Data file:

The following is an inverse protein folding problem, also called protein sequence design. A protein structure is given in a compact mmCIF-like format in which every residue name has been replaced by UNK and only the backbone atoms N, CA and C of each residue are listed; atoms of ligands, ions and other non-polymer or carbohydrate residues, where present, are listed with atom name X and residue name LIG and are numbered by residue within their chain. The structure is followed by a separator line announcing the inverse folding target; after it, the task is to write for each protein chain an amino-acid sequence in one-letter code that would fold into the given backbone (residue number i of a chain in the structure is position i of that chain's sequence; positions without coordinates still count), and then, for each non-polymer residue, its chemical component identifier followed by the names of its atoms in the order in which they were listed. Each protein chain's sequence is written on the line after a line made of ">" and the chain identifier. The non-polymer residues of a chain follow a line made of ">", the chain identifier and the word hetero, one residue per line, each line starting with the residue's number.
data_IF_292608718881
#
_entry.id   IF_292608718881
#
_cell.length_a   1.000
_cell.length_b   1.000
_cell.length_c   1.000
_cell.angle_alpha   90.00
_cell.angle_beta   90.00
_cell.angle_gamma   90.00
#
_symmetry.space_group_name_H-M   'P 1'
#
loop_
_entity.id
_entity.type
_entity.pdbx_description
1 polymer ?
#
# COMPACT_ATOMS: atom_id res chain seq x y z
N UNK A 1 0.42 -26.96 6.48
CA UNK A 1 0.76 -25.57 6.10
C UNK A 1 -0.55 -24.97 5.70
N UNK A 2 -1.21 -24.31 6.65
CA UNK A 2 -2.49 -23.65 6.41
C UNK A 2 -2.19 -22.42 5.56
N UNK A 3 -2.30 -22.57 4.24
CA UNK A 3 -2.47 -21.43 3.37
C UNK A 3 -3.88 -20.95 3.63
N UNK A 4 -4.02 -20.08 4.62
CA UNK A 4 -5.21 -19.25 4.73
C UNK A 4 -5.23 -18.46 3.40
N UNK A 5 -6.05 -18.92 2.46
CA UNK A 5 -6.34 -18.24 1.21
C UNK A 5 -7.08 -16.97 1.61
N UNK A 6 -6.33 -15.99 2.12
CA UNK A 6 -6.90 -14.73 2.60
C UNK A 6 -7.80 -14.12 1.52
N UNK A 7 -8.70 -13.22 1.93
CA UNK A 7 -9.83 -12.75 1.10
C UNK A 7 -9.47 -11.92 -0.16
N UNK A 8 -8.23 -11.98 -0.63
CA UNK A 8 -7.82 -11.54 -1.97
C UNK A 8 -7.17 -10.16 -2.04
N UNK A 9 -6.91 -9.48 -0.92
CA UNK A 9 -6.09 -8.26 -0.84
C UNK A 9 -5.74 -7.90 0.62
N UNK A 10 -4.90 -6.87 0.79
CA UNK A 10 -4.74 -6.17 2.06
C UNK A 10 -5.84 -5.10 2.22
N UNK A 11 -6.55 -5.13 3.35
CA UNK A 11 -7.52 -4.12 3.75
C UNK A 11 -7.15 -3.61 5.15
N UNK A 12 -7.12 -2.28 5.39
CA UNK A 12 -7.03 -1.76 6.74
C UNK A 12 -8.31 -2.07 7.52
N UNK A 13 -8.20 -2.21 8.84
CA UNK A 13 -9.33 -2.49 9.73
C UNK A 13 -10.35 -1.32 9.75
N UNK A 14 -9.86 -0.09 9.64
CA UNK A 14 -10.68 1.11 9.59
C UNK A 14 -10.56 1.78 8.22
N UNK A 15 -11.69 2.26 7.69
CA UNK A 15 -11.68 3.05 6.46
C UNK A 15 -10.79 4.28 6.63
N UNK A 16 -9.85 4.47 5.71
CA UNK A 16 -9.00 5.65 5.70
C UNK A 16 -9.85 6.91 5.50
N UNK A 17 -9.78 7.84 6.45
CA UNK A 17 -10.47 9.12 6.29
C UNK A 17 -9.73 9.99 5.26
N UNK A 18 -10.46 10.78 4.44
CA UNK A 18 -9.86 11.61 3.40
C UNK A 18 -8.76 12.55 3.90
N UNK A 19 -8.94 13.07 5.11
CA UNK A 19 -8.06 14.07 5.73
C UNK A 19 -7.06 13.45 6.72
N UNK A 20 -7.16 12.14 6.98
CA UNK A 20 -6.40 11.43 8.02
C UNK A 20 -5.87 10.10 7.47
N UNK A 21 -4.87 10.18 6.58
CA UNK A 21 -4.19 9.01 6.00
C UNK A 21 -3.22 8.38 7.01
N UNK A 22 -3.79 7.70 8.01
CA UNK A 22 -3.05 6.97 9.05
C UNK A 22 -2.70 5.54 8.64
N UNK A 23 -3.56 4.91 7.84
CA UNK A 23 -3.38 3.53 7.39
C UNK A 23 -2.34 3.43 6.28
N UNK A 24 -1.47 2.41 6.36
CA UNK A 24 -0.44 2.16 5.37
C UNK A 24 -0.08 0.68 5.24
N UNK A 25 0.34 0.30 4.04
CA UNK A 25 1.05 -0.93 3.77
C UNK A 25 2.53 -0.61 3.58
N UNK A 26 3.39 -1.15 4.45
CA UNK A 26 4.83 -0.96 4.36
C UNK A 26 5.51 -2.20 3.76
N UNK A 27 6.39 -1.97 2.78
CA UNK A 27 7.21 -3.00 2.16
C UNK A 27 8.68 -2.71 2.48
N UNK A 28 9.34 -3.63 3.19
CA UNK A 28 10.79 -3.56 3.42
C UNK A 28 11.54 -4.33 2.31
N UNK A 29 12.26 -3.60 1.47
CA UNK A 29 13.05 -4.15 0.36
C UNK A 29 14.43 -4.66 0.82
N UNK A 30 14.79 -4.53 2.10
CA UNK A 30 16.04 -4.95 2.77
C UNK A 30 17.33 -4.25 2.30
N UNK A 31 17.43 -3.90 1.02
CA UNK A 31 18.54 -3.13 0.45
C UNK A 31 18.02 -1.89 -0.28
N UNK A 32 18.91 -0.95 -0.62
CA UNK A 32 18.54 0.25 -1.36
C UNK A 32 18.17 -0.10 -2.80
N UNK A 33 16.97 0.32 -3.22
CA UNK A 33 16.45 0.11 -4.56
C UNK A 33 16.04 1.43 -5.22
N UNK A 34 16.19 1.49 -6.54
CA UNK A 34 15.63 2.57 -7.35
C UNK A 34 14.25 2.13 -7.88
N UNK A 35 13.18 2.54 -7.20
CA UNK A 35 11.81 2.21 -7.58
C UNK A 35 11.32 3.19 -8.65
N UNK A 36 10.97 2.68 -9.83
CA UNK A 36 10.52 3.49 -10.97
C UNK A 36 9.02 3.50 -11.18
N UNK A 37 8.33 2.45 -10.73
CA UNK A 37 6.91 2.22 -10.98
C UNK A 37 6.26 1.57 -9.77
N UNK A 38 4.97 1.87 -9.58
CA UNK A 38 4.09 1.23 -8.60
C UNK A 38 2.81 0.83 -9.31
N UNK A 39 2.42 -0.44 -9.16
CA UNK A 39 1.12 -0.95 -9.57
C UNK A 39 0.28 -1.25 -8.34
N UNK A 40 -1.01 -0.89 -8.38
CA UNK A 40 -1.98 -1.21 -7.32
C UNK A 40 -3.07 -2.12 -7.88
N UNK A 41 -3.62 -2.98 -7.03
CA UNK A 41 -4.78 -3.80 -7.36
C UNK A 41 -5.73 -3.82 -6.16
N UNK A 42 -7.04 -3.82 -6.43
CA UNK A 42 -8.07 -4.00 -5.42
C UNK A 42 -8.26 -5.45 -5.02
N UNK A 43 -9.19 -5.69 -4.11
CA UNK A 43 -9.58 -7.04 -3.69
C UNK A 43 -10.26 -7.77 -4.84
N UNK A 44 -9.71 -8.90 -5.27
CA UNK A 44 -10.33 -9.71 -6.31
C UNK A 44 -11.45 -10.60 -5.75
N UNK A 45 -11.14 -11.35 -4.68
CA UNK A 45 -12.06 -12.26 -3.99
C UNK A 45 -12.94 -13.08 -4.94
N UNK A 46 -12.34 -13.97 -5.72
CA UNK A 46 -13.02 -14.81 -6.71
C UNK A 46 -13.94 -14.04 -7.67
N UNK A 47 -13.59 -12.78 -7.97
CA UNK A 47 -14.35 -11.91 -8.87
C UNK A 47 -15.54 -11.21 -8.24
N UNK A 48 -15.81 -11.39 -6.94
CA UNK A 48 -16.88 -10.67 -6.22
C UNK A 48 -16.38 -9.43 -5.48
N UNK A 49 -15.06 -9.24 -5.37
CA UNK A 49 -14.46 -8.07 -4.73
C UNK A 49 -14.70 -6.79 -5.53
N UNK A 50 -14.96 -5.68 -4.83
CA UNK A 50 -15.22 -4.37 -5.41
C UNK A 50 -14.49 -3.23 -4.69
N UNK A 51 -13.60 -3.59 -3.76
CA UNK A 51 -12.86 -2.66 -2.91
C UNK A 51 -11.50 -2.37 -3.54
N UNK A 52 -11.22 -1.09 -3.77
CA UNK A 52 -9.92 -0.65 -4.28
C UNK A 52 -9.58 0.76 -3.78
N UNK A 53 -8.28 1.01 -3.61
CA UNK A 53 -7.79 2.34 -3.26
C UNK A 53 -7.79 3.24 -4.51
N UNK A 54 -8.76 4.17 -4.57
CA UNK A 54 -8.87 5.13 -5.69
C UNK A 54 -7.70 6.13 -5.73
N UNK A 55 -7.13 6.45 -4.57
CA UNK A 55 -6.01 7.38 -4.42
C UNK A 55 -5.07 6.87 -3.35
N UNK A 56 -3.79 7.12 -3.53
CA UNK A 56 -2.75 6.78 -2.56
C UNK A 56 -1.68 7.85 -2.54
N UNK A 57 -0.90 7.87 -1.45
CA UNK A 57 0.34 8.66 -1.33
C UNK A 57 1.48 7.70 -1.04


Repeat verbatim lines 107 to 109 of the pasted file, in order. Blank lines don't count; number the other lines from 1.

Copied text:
CA UNK A 29 13.05 -4.15 0.36
C UNK A 29 14.43 -4.66 0.82
N UNK A 30 14.79 -4.53 2.10